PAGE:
a stick in my hand, I was unable to find a spot within a reach of the
antenna
cable where 8-VSB would work. The COFDM reception was a different story.
While the RF signal on the spectrum analyzer looked virtually identical,
receivers locked instantly. Again, walking around with a bow-tie dipole
antenna in my hand, it was hard to find a spot where the reception would not
work. Even then, the disturbance was limited to an occasional glitch,
rather than a complete loss of signal.

The second site was on the top level of the parking garage of BWI
airport. The transmitting antenna was clearly visible. All receivers worked
flawlessly using a bow-tie dipole.

The third site, an open parking space randomly found at the bottom level
of the same parking garage, was a tough spot to receive UHF. Analog
reception
of channel 45 was ghosty and noisy. There was no 8-VSB reception using
any of the three test antennas. There was, however, solid, glitch-free COFDM
reception using the double bow-tie antenna. The difference in quality
between the COFDM and analog reception was so dramatic that if I was a
viewer having the same conditions, I would gladly pay for a COFDM
receiver to achieve that level of picture quality.

The last two sites were distant sites, picked on-the-fly. In Waldorf,
MD, 48.8 miles from the transmitter site (distance measured be a GPS
instrument), we were able to receive both COFDM and 8-VSB using
13-element YAGI. There were several interesting things about this site:
Adjacent DTV
channel 39 out of Washington D.C. was about 15 dB stronger than channel
40. The site was next to a busy road and antennas were aimed across the
road.
There were trees in the direction of the transmitter about 200 to 300 ft
away and there were airplanes crossing the RF signal path. My observation
was that both 8-VSB and COFDM signals were receivable at this location.
The aim and location of the antennas for 8-VSB reception was much more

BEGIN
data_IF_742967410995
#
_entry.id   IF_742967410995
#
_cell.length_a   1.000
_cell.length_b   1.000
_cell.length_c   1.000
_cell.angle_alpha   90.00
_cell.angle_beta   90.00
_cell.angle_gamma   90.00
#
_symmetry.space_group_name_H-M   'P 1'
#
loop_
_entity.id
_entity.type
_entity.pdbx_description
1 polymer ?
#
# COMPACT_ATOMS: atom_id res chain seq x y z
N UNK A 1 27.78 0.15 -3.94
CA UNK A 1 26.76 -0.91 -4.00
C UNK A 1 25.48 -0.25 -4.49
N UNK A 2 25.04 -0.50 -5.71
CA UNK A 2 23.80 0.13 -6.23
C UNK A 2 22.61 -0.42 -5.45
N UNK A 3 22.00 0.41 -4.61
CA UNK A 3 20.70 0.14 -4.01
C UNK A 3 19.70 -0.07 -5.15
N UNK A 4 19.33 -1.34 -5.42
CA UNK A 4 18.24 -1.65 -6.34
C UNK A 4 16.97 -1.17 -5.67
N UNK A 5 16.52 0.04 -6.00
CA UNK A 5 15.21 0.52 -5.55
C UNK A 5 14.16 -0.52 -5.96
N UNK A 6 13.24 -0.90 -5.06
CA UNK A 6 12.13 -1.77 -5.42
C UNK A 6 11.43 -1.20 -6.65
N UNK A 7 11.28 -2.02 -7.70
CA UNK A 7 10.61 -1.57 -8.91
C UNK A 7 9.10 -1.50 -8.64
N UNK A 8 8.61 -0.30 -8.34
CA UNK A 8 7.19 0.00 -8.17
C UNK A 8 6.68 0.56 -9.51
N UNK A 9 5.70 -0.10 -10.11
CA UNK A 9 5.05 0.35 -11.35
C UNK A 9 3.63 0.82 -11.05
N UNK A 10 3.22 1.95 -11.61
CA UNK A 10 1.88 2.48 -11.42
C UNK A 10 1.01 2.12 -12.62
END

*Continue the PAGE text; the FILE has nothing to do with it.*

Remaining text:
critical
than that for COFDM. The road traffic did not seem to have any effect on
either 8-VSB of COFDM, but the airplanes flying overhead produced
considerably more disturbance to 8-VSB than to COFDM.

The fifth and last test site was Mechanicsville, MD, 62.2 miles from the
transmitter, outside of the grade B contour. I had the opportunity to select
the test point myself. This test site was located about 200 ft from a
busy divided highway, about 150 ft from a parking area with two idling
diesel
trucks and about 250 ft from a gas station. Using the single bow-tie
antenna with a pre-amp did not provide a satisfactory reception on any
available
receiver. Subjectively, there were slightly more glitches using COFDM
than using 8-VSB. The 13-element YAGI and the double bow-tie with reflector,
however, produced solid, glitch-free reception for both COFDM and 8-VSB.
(The aiming of the Yagi was not critical reception was maintained within ±
40 degrees for both systems.)

Based upon my observations I came to the following conclusion: The
Baltimore tests are believable. I was favorably impressed with the
methodology and the
documentation of those tests. In the fringe areas, 8-VSB and COFDM
performance was virtually equal. In the majority of urban test sites, COFDM
worked well, while 8-VSB did not work at all.

We can expect spotty 8-VSB reception in other urban areas elsewhere in
thecountry.

While there may be advancements in the receiver technology, 8-VSB (based
on single carrier and high data rates) in multipath environment will pose
greater challenge to receiver manufacturers than COFDM (based on
multiplecarriers and low data rate).

Jan Pazral,
Chief Engineer
WXXI Public Broadcasting Council
April 22, 2004 11:38:27 AM

Archived from groups: alt.tv.tech.hdtv (More info?)

"Bob Miller" <robmx@earthlink.net> wrote in message
news:hZIhc.6572$e4.5013@newsread2.news.pas.earthlink.net...
> A PBS engineers witness of the "far field" difference between COFDM and
> DVB-T in the real world. Hint there is none. His conclusion...


"My argument against 8-VSB is purely personal...". -Bob Miller, 8-11-03
alt.tv.tech.hdtv
Anonymous
April 22, 2004 12:04:54 PM

Archived from groups: alt.tv.tech.hdtv (More info?)

On Thu, 22 Apr 2004, David wrote:
> "Bob Miller" <robmx@earthlink.net> wrote in message
> news:hZIhc.6572$e4.5013@newsread2.news.pas.earthlink.net...
>> A PBS engineers witness of the "far field" difference between COFDM and
>> DVB-T in the real world. Hint there is none. His conclusion...
> "My argument against 8-VSB is purely personal...". -Bob Miller, 8-11-03